According to the first release, in Q2 GDP contracted by 0.9% annualized after the 1.6% drop in Q1, matching the definition of a technical recession. The disappointing reading was driven to a large extent by destocking, but also showed a bigger than expected impact of tighter rates on demand, especially residential investment, only in part offset by moderately rising consumption. We cut our GDP forecast for 2022 to 1.7%. Still unfavourable financial conditions and the lack of any fiscal stimulus will constrain 2023 growth to 0.7%. The GDP numbers will heighten fears of a looming recession in the US: we think that it has an almost 50% probability in H1/23.
The economy is indeed weakening but the labour marker remains strong, keeping consumption afloat despite high inflation. Lower oil prices will drive down headline inflation and are already taming expectations.
Yet, the descent towards sustainable levels remains hampered by ongoing supply disruptions. According to the San Francisco Fed, supply accounts for more than a third of the latest core PCE reading. And the weakening in home sales will take time to feed through shelter inflation; we expect core CPI inflation to end the year just below 5%.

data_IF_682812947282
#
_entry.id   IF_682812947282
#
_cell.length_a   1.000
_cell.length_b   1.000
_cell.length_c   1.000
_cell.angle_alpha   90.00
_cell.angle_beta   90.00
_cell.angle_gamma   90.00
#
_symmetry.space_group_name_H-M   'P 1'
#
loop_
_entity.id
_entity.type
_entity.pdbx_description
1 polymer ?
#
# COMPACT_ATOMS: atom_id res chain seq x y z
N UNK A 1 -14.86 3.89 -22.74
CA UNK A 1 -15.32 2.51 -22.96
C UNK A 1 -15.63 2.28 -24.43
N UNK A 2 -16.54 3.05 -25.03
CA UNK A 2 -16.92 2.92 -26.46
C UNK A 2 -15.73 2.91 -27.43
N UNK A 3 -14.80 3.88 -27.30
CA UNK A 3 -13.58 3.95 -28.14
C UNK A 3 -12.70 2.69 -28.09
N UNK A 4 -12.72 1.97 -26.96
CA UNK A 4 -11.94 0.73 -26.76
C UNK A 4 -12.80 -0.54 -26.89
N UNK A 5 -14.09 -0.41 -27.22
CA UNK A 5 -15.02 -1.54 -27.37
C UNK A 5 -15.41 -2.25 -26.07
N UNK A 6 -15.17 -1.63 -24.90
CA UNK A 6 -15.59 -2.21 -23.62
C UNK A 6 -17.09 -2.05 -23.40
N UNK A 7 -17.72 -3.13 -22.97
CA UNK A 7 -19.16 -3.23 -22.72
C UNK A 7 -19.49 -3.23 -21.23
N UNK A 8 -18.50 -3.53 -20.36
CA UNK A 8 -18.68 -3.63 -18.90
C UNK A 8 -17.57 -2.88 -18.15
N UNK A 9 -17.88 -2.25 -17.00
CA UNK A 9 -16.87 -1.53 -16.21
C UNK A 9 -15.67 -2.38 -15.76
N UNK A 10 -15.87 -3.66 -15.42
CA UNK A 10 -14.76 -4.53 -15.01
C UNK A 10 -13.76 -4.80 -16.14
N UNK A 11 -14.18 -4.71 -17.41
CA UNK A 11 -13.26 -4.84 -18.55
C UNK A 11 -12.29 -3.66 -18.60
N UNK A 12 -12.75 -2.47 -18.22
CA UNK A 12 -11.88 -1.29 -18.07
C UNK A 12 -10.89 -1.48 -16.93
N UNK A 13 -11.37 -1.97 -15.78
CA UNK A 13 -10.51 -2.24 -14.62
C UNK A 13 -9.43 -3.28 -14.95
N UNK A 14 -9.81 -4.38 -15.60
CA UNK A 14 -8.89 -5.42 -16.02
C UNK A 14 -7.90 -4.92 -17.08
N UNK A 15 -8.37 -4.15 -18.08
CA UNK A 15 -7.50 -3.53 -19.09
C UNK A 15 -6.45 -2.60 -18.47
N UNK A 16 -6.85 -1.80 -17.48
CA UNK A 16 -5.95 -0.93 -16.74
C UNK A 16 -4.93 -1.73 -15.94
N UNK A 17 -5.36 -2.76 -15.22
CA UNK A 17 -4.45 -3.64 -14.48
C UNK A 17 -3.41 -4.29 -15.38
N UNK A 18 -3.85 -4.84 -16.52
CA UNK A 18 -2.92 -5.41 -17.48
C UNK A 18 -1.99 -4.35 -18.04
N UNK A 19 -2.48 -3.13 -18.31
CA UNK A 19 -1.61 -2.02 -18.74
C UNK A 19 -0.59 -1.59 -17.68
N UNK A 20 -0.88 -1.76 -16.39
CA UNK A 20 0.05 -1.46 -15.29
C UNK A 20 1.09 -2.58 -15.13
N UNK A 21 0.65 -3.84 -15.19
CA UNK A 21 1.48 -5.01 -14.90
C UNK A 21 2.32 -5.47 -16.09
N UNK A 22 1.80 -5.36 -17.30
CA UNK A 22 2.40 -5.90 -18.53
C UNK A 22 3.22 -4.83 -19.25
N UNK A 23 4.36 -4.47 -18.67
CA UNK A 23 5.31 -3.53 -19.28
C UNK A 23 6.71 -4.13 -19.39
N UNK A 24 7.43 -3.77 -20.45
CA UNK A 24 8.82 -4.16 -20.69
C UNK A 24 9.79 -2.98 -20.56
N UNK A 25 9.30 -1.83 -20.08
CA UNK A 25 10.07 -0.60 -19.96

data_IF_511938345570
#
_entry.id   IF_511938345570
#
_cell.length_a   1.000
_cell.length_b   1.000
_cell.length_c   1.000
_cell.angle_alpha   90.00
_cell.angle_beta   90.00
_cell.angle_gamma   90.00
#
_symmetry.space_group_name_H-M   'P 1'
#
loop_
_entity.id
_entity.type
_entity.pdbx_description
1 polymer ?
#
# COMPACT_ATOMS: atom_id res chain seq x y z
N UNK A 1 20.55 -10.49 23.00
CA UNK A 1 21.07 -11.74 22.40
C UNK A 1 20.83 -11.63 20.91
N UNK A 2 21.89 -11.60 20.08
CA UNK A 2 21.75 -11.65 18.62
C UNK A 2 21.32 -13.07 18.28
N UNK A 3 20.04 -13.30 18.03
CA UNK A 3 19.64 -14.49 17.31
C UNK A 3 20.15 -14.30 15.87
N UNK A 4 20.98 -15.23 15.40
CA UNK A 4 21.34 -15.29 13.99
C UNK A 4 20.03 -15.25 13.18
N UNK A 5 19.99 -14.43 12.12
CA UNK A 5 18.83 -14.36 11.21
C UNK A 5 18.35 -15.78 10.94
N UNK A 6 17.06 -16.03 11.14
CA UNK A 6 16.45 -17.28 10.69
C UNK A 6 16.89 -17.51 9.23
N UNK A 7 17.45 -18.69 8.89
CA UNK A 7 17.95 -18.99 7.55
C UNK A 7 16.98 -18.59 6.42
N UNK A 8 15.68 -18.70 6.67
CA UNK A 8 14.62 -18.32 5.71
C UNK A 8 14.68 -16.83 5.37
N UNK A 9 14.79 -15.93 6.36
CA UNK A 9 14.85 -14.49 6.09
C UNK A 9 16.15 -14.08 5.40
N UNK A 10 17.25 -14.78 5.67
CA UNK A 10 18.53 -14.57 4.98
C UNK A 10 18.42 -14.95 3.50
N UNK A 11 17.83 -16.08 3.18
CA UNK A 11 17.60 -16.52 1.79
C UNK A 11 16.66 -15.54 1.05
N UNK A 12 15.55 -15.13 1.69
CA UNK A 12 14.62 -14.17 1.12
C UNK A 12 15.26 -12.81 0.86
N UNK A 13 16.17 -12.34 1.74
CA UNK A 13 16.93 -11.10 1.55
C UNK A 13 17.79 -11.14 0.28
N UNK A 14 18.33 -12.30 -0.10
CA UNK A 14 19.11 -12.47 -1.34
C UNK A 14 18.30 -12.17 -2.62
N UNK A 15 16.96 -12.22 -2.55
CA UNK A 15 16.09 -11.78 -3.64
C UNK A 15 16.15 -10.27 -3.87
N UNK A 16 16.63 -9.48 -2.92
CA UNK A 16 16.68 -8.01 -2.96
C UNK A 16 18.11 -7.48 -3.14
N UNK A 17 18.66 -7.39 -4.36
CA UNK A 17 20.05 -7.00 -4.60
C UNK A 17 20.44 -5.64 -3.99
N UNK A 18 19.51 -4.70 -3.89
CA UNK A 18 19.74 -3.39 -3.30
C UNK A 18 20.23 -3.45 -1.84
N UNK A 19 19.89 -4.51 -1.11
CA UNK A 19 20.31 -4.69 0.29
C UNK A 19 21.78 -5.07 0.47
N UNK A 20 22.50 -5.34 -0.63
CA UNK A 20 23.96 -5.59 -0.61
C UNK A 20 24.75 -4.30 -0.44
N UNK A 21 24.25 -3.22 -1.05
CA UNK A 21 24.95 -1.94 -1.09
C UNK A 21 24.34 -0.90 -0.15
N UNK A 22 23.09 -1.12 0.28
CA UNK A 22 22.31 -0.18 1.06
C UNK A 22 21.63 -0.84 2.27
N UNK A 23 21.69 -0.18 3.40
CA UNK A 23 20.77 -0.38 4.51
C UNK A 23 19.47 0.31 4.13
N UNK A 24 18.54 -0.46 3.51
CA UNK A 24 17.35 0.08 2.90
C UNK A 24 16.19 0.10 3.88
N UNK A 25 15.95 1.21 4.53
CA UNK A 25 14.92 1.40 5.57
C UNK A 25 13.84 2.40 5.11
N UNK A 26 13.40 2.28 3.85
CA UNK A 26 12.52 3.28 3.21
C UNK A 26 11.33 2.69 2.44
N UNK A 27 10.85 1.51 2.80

While unanimously deciding for another 75 bps hike in July, the Fed signalled that going forward the pace of tightening could be slower if inflation does not surprise to the upside, as the slowdown of the economy will gradually restore the supply demand imbalances. Powell signalled that the rate path indicated in June, with the Fed funds rate peaking at 3.8% and reaming there throughout 2023 remains relevant. This carries two messages: first rate rises will continue, second, and more important, the market pricing of rate cuts already in 2023 is too extreme.